Posted under Guest Blogger, Living With Low Vision, Low Vision Info

Two months ago there was a large Great White Pyrenees dog running up and down the road in front of the house. It was obvious it was a stray as it ran with no purpose and wild abandon. Around its neck was a red collar minus the tags.  At the place where the tags should have hung was a half opened link missing the vital information. The identification tags would have allowed for easy retrieval of this animal to the home from whence it came.

Now the dog ran, and ran and ran. For hours then days and ultimately for over a month. This dog was on the go.

When it ventured to close to our animals we shooed it off. That is a polite way of saying we scared it away as we did not want the responsibility or the hassle of another mouth to feed or problem child to contend with.

During the sixth week I could no longer stomach the idea of the dog getting hit or victimized in any way so I set out food and water.

Shortly thereafter my neighbors decided to adopt this dog. They took her to the vets and had her groomed and got her shots. They implanted a chip so she would never be lost again without a way of retrieval.

Once she was cleaned up and made presentable we found out that “it” was a she.

While it ran around in my yard I had taken to calling the dog “Casper”, as in friendly ghost. She was large, white, non-threatening and came and went without any clue when she might reappear. Much like the imaginative ghost character on the old cartoon.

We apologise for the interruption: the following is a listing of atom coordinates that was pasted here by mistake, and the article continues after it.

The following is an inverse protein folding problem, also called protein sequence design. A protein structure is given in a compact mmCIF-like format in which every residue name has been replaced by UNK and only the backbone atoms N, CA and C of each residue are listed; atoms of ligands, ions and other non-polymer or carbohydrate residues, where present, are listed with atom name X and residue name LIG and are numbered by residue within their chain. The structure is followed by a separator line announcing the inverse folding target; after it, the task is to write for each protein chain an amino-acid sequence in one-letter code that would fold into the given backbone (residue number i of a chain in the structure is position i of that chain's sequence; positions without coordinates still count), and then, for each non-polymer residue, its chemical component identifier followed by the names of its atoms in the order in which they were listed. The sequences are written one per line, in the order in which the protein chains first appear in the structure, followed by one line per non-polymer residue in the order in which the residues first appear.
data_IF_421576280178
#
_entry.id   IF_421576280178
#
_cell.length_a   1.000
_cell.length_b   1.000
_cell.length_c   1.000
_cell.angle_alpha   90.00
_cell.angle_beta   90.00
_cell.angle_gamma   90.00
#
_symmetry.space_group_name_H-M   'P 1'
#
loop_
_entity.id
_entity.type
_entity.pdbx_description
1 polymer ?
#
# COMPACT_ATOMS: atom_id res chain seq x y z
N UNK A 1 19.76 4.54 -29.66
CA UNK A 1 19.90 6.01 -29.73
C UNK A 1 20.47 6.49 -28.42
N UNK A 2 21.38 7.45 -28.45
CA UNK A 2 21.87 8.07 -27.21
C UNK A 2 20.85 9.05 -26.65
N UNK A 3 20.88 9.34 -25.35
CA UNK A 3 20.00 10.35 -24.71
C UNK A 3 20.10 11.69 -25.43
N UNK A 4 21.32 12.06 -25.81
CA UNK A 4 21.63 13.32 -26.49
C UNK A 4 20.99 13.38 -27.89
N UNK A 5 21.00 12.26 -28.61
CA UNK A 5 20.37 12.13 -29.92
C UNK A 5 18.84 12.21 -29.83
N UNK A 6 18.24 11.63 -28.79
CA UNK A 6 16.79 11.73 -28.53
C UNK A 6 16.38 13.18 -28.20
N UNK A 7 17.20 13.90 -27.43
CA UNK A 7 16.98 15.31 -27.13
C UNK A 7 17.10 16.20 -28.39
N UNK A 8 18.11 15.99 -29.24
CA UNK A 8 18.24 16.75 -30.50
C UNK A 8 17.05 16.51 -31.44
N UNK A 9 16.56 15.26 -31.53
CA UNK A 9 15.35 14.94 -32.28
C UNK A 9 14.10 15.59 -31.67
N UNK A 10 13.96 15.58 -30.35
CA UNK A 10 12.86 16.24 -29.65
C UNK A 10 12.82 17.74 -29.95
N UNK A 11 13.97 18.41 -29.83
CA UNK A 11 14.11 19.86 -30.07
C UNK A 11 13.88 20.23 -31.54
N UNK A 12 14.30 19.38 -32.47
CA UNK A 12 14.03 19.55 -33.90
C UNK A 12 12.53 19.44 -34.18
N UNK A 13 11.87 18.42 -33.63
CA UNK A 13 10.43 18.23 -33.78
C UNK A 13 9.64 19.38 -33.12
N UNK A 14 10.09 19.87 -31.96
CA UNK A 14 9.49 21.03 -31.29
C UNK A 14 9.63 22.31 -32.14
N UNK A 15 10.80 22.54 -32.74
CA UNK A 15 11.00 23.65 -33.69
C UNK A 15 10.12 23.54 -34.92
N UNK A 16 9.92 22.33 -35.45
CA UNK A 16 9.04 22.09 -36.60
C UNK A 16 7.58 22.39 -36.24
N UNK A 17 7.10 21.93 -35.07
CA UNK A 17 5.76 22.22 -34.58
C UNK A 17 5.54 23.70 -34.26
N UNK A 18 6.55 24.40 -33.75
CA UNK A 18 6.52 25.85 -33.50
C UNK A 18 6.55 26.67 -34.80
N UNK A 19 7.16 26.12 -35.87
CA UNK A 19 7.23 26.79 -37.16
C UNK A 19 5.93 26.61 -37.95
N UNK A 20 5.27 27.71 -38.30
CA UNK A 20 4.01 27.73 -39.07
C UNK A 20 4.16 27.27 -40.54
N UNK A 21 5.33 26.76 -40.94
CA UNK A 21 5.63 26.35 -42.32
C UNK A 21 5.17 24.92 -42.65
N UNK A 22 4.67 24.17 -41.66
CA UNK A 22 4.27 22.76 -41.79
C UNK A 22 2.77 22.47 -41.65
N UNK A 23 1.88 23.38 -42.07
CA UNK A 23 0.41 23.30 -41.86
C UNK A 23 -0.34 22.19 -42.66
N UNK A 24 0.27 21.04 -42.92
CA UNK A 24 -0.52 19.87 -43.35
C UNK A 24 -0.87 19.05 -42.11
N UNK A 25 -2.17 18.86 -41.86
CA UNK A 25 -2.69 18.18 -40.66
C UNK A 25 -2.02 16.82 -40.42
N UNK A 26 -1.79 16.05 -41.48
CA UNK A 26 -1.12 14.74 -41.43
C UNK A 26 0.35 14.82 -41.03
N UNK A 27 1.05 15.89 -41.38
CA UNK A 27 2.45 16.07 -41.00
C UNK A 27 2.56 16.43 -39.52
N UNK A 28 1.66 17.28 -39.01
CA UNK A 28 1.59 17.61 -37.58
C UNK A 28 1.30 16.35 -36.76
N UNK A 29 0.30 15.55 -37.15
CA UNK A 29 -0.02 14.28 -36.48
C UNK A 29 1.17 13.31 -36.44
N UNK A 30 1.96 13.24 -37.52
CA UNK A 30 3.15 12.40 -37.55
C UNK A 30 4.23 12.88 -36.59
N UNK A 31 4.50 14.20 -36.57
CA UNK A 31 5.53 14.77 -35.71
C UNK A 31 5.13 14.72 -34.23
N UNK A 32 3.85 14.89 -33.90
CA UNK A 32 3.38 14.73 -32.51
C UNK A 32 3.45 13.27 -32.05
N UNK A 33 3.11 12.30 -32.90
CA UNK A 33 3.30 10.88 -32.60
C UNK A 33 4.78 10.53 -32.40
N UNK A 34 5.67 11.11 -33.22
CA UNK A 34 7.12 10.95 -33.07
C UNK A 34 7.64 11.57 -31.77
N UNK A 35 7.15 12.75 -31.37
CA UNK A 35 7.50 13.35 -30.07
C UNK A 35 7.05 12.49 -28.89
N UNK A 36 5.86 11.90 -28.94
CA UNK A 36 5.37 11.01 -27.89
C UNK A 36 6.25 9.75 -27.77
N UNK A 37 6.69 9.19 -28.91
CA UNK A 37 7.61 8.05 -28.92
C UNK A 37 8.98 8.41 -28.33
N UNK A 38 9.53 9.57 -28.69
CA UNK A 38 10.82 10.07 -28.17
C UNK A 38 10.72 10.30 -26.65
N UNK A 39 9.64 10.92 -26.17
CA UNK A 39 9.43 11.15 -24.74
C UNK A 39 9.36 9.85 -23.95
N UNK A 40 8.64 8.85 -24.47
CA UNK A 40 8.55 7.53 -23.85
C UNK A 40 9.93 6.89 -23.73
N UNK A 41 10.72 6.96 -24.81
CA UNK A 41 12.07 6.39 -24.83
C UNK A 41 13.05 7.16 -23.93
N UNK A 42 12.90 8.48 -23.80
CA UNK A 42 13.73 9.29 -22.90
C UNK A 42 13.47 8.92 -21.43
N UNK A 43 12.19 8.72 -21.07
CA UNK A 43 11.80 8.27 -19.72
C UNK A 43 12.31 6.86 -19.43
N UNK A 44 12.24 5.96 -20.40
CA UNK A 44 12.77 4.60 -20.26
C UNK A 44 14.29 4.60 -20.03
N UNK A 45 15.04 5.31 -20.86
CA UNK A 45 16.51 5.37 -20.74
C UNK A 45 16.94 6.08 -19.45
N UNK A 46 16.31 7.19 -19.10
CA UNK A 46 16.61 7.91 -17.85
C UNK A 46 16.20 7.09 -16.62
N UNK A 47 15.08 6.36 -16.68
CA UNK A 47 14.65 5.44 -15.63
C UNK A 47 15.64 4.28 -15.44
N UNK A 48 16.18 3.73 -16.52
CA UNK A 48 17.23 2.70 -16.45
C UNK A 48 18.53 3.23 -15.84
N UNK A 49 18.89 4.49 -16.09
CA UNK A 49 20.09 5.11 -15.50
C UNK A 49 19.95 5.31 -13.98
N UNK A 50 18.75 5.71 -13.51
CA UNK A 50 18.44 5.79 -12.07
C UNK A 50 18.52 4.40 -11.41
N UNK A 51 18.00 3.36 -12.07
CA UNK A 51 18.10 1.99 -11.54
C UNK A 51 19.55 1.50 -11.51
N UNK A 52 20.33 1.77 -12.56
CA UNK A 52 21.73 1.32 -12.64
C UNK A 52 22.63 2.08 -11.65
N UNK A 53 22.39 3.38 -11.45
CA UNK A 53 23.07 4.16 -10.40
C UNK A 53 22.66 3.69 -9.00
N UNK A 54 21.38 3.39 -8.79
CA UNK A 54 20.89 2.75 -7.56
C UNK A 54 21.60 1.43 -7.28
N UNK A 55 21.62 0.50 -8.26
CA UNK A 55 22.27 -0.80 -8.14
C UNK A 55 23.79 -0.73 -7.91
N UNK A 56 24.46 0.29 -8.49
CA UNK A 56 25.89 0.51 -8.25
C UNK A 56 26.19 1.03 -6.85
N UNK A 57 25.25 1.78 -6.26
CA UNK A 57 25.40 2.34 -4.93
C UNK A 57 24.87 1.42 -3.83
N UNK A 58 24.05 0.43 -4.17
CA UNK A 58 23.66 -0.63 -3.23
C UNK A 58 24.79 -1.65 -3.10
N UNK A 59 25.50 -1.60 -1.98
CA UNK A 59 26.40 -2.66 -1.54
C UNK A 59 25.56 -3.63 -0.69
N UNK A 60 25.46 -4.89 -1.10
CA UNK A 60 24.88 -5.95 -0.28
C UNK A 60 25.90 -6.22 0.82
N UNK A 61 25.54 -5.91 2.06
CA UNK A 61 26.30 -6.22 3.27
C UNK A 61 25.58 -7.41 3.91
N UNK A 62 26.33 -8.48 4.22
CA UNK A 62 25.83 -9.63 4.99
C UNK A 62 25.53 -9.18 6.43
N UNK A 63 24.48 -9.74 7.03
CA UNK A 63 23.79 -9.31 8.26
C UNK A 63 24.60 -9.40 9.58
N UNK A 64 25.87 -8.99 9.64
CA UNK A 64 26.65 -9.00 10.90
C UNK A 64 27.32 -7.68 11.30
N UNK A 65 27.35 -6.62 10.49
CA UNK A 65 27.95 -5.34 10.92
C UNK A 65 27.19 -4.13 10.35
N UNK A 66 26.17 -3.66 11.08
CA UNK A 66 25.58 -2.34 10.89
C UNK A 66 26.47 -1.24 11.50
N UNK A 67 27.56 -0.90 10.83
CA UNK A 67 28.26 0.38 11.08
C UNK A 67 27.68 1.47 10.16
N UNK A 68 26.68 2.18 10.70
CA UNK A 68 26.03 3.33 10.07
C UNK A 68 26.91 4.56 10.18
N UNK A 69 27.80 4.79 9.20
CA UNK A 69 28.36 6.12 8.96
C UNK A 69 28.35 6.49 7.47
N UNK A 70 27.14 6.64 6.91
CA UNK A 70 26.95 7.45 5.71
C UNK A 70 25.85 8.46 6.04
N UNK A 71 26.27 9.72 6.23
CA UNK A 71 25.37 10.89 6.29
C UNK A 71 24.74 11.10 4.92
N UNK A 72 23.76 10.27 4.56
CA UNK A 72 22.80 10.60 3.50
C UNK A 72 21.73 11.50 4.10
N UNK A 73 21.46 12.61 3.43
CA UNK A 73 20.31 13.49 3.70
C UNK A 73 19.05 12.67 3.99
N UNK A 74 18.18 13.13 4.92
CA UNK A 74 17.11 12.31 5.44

The dog was given a new name, Chloe. Pretty name for a really sweet and kind dog.

Why did I take all this time to tell you about a stray dog? Well I got to thinking of how I must also appear to other people.

As someone with a visual impairment I must look scary and off-putting. While the dog was a burden if we were to have taken it in, people often see my situation as a burden they will have to help shoulder if they get involved with me too.

It must appear like I am going to be high maintenance just by association and most people have enough to keep them busy without a pet project.

As nice as I try to clean myself up and make myself look non-threatening and scary I still cannot convince people to come close enough to give me a chance.

Once the dog was cleaned up the menacing look that pervaded her washed away like the mud coming out of her fur.

Unlike the dog that can only show varying levels of communication I am a vocal authority on who I am and what it means to have interaction with me.

I am not needy, or pathetic. I am self-reliant and want a good safe relationship like everyone else.

The dog wanted and found a good home.

I want and hope to find good friends that can accept me for all my quirks and anomalies.

Whenever possible, take in a stray, and talk to someone that makes you nervous to learn more about them and yourself in the process.

Blessings, Denise

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